# Linear mapping of ranges

To translate numbers that occupy a particular range into an equivalent set of numbers in a different range, one common and useful technique is "linear mapping". The term "mapping" refers to making conceptual connections between elements of one domain and elements of another, and "linear" mapping refers to using a mapping function that is a straight line––that is, such that numbers in one domain are mapped to an exactly equivalent position in the new domain. This is a very common and useful operation in media programming.

To do such a mapping requires the following operations. First, scale the range of the input values to occupy the desired range of outputs. The scaling operation is done by multiplication. An example of this would be if you want to map numbers that range from 0 to 127 (128 discrete integer values) into the range from 0 to 1); you could simply multiply all the input values by 1/127 (i.e., 1/(maximum-minimum) of the input range), which would result in outputs ranging from 0 to 1 in increments of 1/127, i.e., steps of size 0.007874. Then, if the entire output range needs to be adjusted upward or downward, you can offset the output by a certain amount. The offsetting operation is done by addition.

When the input range is divided up into a specific number of possible values, as is the case with integers 0 to 127 where there are 128 discrete possibilities, you might in some cases want to change the number of steps in the output range. In the example above, we had 128 discrete input values and wanted to map that onto the output range 0 to 1; but suppose we wanted the output to be only one of 11 discrete values, from 0 to 1 in increments of 1/10 (0.0, 0.1, 0.2, 0.3, ... 1.0). We can multiply by the desired number of output values by 11 (the desired number of possible outputs) and divide by 128 (the number of possible inputs), convert those values to integers (by truncating the fractional part of the number), then scale that new range to the desired range by the method described in the previous paragraph (and finally adding an offset if necessary).

That's what we did in the example on the left side of the patch. We take MIDI controller values from the mod wheel of a synthesizer (controller number 1, with 128 possible data values from 0 to 127), divide by 128 (the total number of possible inputs), multiply by 11 (the number of steps we want in our output range), convert the numbers to integers (the dial object does that for us internally by changing the data type from float to int), filtering out repetitions (the change object does that), resulting in 11 possible output values 0 to 10. To scale the range 0-10 down to the range 0-1, we multiply by 1/(maximum-minimum), which is to say 1/(10-0), which is 1/10, which is 0.1. That gives us 11 possible numbers ranging from 0 to 1 in ten equal steps.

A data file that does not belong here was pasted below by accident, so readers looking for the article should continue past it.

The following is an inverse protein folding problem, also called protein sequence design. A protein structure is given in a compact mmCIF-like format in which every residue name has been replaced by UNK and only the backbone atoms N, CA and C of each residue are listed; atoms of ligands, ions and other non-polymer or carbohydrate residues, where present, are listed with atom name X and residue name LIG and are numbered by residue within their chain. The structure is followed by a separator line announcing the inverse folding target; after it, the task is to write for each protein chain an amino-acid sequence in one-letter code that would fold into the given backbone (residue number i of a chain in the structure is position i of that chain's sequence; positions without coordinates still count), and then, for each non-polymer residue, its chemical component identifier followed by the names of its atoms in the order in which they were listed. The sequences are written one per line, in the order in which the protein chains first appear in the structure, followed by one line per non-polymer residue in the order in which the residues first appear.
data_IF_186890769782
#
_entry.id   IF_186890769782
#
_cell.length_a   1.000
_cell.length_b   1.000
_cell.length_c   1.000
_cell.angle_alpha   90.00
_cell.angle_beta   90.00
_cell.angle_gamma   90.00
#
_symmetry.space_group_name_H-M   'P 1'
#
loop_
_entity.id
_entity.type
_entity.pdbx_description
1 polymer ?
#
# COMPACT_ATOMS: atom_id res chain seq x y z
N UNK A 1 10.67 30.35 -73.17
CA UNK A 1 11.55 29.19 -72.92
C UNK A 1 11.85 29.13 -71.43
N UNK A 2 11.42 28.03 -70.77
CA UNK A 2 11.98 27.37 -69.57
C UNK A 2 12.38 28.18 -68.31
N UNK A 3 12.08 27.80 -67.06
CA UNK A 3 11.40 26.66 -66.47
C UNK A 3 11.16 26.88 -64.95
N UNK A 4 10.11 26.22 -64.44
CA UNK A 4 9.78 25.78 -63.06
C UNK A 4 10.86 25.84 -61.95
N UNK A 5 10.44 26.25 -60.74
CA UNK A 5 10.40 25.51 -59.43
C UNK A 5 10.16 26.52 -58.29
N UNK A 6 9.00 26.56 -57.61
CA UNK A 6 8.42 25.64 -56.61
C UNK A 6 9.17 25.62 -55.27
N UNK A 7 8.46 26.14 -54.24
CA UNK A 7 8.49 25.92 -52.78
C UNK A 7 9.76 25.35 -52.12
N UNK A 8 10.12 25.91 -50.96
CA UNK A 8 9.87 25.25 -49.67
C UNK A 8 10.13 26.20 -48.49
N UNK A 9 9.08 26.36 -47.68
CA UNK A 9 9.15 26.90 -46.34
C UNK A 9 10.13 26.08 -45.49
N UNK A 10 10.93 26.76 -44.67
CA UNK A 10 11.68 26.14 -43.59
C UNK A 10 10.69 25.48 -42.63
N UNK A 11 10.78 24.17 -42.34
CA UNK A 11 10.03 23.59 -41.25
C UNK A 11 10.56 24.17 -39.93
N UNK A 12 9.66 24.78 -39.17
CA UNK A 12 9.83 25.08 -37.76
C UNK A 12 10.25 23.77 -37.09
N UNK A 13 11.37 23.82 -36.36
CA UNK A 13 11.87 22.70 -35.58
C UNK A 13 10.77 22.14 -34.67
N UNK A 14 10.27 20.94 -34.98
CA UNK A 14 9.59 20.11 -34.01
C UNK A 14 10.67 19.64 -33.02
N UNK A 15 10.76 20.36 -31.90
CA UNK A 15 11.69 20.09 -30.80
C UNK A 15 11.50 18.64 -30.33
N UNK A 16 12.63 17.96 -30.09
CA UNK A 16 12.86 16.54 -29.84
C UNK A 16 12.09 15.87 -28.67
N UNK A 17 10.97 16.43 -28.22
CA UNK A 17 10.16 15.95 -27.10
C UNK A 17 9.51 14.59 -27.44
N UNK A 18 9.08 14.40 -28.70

Optionally you could re-scale that to any other size range (for example, multiply it by 100, which would give you a range from 0 to 100 in ten equal steps) and/or offset it by some amount. (for example, after multiplying by 100 you could add -50, which would give you a range from -50 to 50 in ten steps, i.e., -50, -40, -30, ... 50).

On the right side of the patch, we use the cursor (mouse) coordinates on the screen to control the pitch and velocity of MIDI notes. First we get the dimensions of the screen, using the **screensize** object. It outputs the left, top, right, and bottom coordinates of the screen. By subtracting left from right, and top from bottom, we obtain the width and height of the screen, in pixels. Those are our input ranges. We convert the horizontal range into 61 discrete steps from 0 to 60, filter out repetitions, then offset that range by 36 to get an output range of 36-96. Those will be our pitch values for MIDI notes, chosen based on the horizontal position of the cursor. For velocities, we use the vertical coordinate of the cursor within the total range of pixel possibilities, mapped into the range 1 to 127 to determine the note's velocity. The scale object actually does all the scaling and offsetting for us internally; all we have to do is specify the minimum and maximum values of the input range, and the minimum and maximum values of the desired output range. Notice one interesting wrinkle: because we want the velocity to decrease as the y pixel value increases, we give scale an output range with the minimum and maximum reversed, which results in an inverted linear mapping.

You can see this mathematical procedure of linear mapping encapsulated as an abstraction in this linear mapping equation example, and you can see it in action in this linear mapping and linear interpolation example.